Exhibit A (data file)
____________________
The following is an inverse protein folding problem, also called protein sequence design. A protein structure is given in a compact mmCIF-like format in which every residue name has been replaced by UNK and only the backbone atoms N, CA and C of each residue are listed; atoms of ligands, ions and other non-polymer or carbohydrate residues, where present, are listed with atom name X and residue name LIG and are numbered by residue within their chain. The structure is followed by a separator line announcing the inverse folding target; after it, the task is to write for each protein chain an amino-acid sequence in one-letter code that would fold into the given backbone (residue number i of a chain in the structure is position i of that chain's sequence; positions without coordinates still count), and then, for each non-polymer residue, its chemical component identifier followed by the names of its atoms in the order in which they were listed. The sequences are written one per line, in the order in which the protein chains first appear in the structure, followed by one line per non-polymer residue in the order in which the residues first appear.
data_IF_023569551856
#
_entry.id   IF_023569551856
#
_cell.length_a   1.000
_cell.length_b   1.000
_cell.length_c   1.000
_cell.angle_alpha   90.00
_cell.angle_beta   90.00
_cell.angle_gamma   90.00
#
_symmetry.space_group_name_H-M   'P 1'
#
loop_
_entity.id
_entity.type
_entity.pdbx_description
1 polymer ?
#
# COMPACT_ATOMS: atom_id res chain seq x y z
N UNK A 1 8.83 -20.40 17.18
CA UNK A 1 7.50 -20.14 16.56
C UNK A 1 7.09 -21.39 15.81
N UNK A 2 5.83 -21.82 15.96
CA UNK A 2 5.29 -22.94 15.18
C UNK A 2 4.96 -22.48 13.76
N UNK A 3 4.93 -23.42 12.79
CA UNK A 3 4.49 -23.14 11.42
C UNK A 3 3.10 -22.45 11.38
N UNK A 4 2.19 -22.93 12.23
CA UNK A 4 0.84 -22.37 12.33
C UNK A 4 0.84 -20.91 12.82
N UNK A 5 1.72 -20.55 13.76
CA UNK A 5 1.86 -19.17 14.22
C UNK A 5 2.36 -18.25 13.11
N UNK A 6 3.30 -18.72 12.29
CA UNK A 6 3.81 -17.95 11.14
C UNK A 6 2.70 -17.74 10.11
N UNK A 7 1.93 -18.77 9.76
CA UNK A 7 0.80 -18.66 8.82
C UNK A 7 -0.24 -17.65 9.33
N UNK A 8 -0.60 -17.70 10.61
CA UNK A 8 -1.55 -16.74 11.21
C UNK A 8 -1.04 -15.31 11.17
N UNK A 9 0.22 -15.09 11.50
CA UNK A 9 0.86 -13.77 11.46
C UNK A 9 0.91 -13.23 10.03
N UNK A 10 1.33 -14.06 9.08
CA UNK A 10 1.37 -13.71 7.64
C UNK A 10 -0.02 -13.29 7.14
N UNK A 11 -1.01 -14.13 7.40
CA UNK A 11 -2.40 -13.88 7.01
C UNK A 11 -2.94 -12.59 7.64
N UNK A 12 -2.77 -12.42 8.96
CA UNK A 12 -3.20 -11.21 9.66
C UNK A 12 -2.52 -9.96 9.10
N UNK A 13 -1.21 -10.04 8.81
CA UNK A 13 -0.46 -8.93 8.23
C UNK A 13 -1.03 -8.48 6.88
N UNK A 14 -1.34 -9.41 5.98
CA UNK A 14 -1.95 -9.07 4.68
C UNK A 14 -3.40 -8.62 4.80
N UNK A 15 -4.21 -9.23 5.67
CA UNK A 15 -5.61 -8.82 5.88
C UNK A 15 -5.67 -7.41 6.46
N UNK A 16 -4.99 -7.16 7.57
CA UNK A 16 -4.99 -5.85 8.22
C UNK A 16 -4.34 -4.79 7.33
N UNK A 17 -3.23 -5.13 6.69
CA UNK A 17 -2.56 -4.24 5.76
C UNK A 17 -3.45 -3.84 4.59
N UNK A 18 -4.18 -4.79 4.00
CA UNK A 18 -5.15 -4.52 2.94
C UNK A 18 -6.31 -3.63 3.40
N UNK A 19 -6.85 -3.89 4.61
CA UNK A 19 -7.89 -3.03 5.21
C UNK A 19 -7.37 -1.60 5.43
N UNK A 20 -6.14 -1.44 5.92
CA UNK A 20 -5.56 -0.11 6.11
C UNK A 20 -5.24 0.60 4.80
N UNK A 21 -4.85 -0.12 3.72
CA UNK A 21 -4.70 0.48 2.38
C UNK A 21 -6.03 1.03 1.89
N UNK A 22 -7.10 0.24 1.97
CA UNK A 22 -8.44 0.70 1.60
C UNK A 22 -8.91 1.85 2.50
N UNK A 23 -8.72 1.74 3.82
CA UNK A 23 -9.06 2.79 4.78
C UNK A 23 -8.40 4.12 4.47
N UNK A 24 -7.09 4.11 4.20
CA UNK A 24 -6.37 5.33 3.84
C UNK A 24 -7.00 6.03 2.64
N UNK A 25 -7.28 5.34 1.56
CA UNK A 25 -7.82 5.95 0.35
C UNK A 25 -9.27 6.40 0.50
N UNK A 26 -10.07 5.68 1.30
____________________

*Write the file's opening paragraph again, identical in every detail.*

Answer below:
The following is an inverse protein folding problem, also called protein sequence design. A protein structure is given in a compact mmCIF-like format in which every residue name has been replaced by UNK and only the backbone atoms N, CA and C of each residue are listed; atoms of ligands, ions and other non-polymer or carbohydrate residues, where present, are listed with atom name X and residue name LIG and are numbered by residue within their chain. The structure is followed by a separator line announcing the inverse folding target; after it, the task is to write for each protein chain an amino-acid sequence in one-letter code that would fold into the given backbone (residue number i of a chain in the structure is position i of that chain's sequence; positions without coordinates still count), and then, for each non-polymer residue, its chemical component identifier followed by the names of its atoms in the order in which they were listed. The sequences are written one per line, in the order in which the protein chains first appear in the structure, followed by one line per non-polymer residue in the order in which the residues first appear.